In 1890, Warren and Brandeis “invented” the common law right to privacy in the United States. They declared the need for a right to privacy – “to be let alone” – because technological advancements (photography) and business methods (yellow journalism) enabled the media to bring previously private details to the attention of a much larger audience. Warren and Brandeis declared, “[i]nstantaneous photographs and newspaper enterprise have invaded the sacred precincts of private and domestic life; and numerous mechanical devices threaten to make good the prediction that ‘what is whispered in the closet shall be proclaimed from the house-tops.’” Because of the technological innovations of their day, the authors noted that, “solitude and privacy have become more essential to the individual” than in the past. Concern over the sacredness of private and domestic life led to the conclusion that “[t]he law . . . must protect privacy on the principle of an ‘inviolate personality.’” In essence, Warren and Brandeis intended to introduce continental European privacy concepts into U.S. jurisprudence.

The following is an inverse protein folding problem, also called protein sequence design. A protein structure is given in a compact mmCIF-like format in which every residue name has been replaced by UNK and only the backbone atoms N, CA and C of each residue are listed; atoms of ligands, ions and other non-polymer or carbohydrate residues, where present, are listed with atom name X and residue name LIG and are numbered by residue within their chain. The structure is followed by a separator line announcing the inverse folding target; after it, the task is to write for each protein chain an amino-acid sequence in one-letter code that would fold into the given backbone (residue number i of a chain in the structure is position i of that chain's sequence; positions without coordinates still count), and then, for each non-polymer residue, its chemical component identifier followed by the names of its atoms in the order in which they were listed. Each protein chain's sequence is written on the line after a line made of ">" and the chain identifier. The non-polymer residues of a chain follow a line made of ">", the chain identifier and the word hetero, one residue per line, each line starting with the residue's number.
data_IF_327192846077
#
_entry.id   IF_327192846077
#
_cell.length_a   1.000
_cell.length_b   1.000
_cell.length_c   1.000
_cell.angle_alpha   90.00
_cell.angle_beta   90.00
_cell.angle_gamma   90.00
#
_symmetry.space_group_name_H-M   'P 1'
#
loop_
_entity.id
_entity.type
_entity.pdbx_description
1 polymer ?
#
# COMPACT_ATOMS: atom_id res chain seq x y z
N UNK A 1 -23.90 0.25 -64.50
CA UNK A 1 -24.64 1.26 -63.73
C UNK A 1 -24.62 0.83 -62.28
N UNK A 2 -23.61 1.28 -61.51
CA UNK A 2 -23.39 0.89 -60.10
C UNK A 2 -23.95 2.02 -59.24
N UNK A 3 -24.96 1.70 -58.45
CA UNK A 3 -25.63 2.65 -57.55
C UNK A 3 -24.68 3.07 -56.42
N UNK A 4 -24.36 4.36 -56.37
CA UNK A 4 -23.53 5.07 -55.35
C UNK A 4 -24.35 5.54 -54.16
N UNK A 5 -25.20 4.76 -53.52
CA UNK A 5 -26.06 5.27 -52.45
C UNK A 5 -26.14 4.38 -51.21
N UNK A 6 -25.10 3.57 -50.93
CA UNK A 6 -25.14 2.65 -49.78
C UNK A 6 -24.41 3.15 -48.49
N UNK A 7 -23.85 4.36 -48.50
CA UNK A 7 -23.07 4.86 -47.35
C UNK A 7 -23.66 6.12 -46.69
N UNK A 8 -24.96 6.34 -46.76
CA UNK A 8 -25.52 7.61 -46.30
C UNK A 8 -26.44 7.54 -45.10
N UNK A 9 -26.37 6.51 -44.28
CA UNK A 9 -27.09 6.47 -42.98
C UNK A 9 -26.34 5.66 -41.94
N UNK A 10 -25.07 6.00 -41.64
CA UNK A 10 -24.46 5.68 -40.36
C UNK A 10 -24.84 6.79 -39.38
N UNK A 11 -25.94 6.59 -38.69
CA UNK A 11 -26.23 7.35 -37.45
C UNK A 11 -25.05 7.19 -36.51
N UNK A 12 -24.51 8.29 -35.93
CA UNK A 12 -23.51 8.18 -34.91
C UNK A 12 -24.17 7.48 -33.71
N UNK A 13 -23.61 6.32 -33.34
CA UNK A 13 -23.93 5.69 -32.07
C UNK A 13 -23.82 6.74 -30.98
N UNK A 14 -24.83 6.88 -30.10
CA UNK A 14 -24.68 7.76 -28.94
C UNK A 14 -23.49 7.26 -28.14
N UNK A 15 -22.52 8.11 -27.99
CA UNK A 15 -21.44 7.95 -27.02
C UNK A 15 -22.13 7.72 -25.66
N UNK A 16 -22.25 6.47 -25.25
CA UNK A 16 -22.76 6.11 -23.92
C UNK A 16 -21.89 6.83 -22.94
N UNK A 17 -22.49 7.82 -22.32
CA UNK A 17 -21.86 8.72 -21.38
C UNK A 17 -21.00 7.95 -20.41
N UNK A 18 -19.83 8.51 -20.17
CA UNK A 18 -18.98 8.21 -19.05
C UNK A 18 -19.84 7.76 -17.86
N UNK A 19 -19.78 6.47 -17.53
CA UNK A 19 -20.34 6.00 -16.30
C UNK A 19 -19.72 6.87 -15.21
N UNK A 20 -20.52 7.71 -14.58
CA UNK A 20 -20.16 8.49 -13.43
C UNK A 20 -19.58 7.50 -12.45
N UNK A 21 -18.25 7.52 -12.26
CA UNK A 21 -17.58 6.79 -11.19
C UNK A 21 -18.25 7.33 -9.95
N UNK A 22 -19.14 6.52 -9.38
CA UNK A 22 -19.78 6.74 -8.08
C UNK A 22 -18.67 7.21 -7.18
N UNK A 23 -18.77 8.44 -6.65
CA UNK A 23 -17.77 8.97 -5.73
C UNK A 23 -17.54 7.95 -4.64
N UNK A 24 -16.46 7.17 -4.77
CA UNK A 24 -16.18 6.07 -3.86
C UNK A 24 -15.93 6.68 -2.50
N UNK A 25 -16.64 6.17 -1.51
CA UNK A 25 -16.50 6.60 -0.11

Bryce C. Newell,
Rethinking Reasonable Expectations of Privacy in Online Social Networks,
Rich. J.L. & Tech
Available at: https://scholarship.richmond.edu/jolt/vol17/iss4/2